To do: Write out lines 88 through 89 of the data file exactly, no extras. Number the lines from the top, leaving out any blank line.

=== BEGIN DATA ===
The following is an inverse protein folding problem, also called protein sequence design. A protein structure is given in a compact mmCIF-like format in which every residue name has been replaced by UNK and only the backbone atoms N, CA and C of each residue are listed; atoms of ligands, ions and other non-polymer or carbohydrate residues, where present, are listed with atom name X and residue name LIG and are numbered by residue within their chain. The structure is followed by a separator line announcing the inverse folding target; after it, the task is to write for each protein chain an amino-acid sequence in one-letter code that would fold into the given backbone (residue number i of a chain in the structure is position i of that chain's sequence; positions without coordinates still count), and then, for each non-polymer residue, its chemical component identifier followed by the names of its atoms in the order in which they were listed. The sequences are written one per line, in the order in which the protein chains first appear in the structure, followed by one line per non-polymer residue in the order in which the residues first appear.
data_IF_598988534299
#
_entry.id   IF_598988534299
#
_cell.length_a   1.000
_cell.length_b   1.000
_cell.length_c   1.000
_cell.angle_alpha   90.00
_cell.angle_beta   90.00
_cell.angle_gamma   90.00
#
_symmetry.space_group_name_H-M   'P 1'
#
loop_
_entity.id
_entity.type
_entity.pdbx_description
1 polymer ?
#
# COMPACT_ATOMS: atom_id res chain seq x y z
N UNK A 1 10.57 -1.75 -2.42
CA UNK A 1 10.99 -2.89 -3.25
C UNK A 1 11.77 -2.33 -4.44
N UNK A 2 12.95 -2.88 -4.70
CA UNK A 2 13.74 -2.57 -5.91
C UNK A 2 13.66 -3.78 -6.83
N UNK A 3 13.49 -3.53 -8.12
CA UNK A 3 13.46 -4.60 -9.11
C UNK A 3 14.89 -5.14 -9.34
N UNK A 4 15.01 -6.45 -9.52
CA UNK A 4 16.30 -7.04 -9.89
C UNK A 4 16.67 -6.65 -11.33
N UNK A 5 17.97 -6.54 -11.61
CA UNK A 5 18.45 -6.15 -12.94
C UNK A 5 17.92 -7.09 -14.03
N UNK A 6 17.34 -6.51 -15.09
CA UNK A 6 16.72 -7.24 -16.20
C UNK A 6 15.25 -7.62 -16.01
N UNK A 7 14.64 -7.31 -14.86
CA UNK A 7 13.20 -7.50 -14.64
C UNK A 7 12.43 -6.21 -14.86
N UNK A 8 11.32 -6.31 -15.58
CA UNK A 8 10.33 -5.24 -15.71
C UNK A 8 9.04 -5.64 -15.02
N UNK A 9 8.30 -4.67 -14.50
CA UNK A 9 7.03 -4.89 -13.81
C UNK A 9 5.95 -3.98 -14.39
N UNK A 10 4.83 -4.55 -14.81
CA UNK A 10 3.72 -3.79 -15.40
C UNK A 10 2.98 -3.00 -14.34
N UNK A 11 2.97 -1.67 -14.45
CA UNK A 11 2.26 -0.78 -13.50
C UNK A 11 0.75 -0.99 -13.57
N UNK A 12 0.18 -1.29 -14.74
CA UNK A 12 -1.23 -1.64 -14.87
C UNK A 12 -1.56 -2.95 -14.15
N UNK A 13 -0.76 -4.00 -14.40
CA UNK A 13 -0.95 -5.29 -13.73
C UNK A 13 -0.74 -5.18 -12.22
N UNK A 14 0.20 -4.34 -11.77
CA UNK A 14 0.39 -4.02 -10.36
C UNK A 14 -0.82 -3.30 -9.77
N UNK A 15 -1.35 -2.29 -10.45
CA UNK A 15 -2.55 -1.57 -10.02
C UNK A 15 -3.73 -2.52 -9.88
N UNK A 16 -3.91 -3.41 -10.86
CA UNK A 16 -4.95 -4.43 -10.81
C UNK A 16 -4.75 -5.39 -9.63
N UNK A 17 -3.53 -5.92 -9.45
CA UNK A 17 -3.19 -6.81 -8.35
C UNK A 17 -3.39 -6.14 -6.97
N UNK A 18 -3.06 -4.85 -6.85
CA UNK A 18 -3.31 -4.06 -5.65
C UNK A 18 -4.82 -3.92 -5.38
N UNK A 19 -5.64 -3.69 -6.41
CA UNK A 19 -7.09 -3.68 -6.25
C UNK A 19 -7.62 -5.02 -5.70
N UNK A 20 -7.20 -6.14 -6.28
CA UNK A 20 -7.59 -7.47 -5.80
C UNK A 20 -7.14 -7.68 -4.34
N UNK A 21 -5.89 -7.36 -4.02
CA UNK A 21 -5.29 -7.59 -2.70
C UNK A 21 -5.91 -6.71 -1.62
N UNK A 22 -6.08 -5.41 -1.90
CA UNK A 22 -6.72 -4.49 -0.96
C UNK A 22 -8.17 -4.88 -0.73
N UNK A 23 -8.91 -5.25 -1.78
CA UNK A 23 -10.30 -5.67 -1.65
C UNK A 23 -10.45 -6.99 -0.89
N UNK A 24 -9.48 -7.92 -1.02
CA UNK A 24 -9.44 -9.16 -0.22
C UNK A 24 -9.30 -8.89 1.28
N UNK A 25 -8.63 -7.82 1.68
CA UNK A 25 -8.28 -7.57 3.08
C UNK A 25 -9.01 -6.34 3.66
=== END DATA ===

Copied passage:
N UNK A 23 -8.91 -5.25 -1.78
CA UNK A 23 -10.30 -5.67 -1.65